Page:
While I always enjoy every minute that I am blessed to spend with my parents, the coinciding of these two events gives new meaning to this precious time. We are not meant to waste a single minute of our lives or our time with our loved ones. Frances knew that. My parents know that. I pray that the rest of the my family knows that. Bickering and fighting and petty disagreements should never come between people who love each other, and every day should be faced with courage and strength, joy and peace. Frances taught me that. She taught all of us that.

Another pilgrim from our trip said that Frances “was brave beyond measure” and a woman of “holiness and peace.” Throughout her battle, Frances never lost hope. She never despaired. She never took her eyes off Heaven while making a point to enjoy her every second of her time on earth. She accepted each hospital stay, each treatment, each setback with grace, asking for prayers but never pity. She knew what awaited her at the end of her struggles, and she knew what gifts she possessed here on earth.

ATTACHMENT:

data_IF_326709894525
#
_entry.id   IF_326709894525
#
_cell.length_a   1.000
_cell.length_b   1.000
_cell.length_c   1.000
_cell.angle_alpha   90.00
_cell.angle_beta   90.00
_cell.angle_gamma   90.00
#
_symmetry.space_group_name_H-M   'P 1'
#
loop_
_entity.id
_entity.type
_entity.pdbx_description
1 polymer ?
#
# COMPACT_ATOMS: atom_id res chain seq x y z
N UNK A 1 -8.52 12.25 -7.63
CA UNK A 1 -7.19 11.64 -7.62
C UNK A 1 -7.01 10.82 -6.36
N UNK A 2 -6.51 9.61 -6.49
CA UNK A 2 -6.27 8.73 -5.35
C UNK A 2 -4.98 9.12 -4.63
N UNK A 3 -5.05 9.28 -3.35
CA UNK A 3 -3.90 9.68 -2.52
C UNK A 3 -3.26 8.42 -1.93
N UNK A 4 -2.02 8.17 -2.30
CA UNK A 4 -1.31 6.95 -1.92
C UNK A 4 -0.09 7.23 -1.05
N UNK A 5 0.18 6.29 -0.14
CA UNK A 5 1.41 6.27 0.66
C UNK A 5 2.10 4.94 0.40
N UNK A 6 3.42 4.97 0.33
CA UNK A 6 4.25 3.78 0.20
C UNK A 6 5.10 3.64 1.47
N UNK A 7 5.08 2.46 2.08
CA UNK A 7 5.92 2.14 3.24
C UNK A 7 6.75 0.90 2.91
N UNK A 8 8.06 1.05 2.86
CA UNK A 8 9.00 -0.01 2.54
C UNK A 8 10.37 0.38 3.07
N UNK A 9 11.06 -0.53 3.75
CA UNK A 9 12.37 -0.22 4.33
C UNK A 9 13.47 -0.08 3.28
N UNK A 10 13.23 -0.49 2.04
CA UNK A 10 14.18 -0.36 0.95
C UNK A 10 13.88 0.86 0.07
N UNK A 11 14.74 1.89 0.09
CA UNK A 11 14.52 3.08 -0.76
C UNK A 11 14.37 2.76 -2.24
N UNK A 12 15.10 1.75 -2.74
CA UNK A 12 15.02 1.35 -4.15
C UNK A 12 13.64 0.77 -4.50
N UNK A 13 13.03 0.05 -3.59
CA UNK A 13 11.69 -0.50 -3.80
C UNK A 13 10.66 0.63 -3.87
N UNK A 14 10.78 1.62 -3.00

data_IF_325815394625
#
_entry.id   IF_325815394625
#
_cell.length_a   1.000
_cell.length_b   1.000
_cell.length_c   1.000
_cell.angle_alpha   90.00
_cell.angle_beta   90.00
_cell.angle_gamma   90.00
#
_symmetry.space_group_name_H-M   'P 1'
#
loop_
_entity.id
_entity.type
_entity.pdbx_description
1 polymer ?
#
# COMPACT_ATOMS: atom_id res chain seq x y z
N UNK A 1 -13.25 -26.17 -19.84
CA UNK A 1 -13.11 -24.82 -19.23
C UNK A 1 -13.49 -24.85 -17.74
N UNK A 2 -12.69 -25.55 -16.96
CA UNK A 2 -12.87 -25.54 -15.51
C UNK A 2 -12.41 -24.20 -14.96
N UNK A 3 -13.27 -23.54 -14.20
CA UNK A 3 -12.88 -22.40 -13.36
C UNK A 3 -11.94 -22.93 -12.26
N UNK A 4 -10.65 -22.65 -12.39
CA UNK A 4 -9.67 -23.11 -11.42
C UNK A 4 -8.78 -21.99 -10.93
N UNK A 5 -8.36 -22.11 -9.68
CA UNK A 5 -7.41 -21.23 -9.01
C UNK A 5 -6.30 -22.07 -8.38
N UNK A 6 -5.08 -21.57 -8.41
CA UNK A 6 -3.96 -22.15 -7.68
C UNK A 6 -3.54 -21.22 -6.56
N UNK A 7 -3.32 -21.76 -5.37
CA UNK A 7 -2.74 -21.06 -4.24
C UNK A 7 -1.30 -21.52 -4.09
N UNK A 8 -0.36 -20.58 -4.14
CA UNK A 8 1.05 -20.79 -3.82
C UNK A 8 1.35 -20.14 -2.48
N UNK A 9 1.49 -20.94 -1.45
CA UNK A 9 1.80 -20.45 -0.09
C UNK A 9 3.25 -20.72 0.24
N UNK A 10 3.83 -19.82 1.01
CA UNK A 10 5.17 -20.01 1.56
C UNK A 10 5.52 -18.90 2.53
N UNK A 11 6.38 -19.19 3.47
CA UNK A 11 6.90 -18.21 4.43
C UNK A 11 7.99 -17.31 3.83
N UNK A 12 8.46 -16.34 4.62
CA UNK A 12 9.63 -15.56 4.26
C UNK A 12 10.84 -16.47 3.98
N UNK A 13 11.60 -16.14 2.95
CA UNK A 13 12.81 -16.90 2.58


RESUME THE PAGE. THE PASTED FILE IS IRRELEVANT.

I came across this recent post on Frances’s Facebook page. It sums up Frances’s courage, her faith, and her acceptance of God’s will. Even as she faced her final weeks, she knew that God was still working through her, through her example, and through her reliance on and trust in Him.

Like Frances, my father has had more than his fair share of bouts with cancer. Like Frances, he has faced those times with grace and faith, telling everyone that he was praying for healing but putting his life in the hands of Jesus and His Mother. How remarkable it is to have that kind of faith, to believe that no matter the outcome, God’s plan is perfect, and we are to listen, follow, and believe.